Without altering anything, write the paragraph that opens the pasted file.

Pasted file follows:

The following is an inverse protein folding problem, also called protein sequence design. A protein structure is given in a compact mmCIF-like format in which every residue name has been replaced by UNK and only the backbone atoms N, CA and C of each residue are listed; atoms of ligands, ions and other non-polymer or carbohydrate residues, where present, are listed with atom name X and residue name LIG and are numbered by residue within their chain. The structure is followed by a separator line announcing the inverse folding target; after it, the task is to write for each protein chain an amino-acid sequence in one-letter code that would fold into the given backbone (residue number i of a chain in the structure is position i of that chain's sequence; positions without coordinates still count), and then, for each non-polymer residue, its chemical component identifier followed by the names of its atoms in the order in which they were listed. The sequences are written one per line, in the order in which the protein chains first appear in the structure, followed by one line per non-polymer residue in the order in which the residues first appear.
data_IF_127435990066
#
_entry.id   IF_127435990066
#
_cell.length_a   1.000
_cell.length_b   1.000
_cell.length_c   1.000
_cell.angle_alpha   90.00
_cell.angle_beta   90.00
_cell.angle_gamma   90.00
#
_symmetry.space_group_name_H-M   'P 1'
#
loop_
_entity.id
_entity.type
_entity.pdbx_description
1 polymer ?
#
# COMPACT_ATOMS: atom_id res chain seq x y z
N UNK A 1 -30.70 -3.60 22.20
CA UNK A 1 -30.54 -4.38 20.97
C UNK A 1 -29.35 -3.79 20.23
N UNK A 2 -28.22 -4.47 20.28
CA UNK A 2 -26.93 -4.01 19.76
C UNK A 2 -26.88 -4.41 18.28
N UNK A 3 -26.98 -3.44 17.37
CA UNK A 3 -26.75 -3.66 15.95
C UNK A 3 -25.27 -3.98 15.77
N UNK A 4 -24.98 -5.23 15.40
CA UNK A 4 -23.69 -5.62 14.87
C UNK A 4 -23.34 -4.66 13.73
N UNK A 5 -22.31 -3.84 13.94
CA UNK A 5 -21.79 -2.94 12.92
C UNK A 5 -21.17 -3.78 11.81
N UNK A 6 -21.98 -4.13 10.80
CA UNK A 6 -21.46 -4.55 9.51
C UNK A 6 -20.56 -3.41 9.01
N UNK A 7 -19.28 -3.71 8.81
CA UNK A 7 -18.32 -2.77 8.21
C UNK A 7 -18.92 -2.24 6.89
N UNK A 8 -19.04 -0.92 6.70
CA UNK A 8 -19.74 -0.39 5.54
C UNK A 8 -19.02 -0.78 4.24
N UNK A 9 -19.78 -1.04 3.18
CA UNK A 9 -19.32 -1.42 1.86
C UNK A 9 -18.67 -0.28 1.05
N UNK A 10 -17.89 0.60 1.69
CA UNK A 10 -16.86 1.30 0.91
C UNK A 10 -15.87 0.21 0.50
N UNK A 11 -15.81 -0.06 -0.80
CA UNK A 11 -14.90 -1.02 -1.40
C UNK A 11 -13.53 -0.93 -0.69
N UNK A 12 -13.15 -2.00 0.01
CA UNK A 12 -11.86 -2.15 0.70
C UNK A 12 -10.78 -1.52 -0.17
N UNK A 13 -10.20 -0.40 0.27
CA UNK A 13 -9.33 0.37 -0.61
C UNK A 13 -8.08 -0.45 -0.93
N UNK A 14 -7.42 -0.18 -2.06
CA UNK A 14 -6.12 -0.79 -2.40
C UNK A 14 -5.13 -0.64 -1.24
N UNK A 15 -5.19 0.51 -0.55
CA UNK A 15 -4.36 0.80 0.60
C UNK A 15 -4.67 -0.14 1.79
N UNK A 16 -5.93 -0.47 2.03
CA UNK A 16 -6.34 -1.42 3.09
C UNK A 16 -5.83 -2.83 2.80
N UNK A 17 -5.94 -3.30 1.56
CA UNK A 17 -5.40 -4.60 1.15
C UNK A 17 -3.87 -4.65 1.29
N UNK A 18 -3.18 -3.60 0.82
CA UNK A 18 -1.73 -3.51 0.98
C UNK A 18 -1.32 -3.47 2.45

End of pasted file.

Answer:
The following is an inverse protein folding problem, also called protein sequence design. A protein structure is given in a compact mmCIF-like format in which every residue name has been replaced by UNK and only the backbone atoms N, CA and C of each residue are listed; atoms of ligands, ions and other non-polymer or carbohydrate residues, where present, are listed with atom name X and residue name LIG and are numbered by residue within their chain. The structure is followed by a separator line announcing the inverse folding target; after it, the task is to write for each protein chain an amino-acid sequence in one-letter code that would fold into the given backbone (residue number i of a chain in the structure is position i of that chain's sequence; positions without coordinates still count), and then, for each non-polymer residue, its chemical component identifier followed by the names of its atoms in the order in which they were listed. The sequences are written one per line, in the order in which the protein chains first appear in the structure, followed by one line per non-polymer residue in the order in which the residues first appear.